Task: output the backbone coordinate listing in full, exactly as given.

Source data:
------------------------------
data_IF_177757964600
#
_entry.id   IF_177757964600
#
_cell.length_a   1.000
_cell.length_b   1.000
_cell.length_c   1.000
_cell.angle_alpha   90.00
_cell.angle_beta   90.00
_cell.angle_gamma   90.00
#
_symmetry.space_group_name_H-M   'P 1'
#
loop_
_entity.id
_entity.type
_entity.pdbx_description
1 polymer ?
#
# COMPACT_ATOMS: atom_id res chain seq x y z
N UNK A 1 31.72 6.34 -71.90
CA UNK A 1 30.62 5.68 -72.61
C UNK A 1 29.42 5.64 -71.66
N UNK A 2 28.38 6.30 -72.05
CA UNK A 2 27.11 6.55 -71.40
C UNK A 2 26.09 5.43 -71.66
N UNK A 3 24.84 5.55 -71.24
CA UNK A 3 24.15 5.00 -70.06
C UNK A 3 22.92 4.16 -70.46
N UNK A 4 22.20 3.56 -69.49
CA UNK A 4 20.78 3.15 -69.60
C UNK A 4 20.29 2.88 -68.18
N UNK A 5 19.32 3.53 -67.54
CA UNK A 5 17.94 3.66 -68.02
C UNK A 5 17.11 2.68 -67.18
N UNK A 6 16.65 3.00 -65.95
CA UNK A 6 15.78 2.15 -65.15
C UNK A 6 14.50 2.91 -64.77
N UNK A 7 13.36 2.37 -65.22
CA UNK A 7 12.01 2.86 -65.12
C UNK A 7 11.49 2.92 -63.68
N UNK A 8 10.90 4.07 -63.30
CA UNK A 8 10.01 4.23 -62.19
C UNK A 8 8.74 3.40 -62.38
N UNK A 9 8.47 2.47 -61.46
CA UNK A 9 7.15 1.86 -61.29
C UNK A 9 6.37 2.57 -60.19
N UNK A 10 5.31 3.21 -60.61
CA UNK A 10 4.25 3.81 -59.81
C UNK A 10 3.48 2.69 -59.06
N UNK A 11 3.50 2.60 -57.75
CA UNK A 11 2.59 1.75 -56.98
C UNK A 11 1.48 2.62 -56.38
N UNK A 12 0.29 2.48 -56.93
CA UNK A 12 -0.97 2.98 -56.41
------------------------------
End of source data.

data_IF_177757964600
#
_entry.id   IF_177757964600
#
_cell.length_a   1.000
_cell.length_b   1.000
_cell.length_c   1.000
_cell.angle_alpha   90.00
_cell.angle_beta   90.00
_cell.angle_gamma   90.00
#
_symmetry.space_group_name_H-M   'P 1'
#
loop_
_entity.id
_entity.type
_entity.pdbx_description
1 polymer ?
#
# COMPACT_ATOMS: atom_id res chain seq x y z
N UNK A 1 31.72 6.34 -71.90
CA UNK A 1 30.62 5.68 -72.61
C UNK A 1 29.42 5.64 -71.66
N UNK A 2 28.38 6.30 -72.05
CA UNK A 2 27.11 6.55 -71.40
C UNK A 2 26.09 5.43 -71.66
N UNK A 3 24.84 5.55 -71.24
CA UNK A 3 24.15 5.00 -70.06
C UNK A 3 22.92 4.16 -70.46
N UNK A 4 22.20 3.56 -69.49
CA UNK A 4 20.78 3.15 -69.60
C UNK A 4 20.29 2.88 -68.18
N UNK A 5 19.32 3.53 -67.54
CA UNK A 5 17.94 3.66 -68.02
C UNK A 5 17.11 2.68 -67.18
N UNK A 6 16.65 3.00 -65.95
CA UNK A 6 15.78 2.15 -65.15
C UNK A 6 14.50 2.91 -64.77
N UNK A 7 13.36 2.37 -65.22
CA UNK A 7 12.01 2.86 -65.12
C UNK A 7 11.49 2.92 -63.68
N UNK A 8 10.90 4.07 -63.30
CA UNK A 8 10.01 4.23 -62.19
C UNK A 8 8.74 3.40 -62.38
N UNK A 9 8.47 2.47 -61.46
CA UNK A 9 7.15 1.86 -61.29
C UNK A 9 6.37 2.57 -60.19
N UNK A 10 5.31 3.21 -60.61
CA UNK A 10 4.25 3.81 -59.81
C UNK A 10 3.48 2.69 -59.06
N UNK A 11 3.50 2.60 -57.75
CA UNK A 11 2.59 1.75 -56.98
C UNK A 11 1.48 2.62 -56.38
N UNK A 12 0.29 2.48 -56.93
CA UNK A 12 -0.97 2.98 -56.41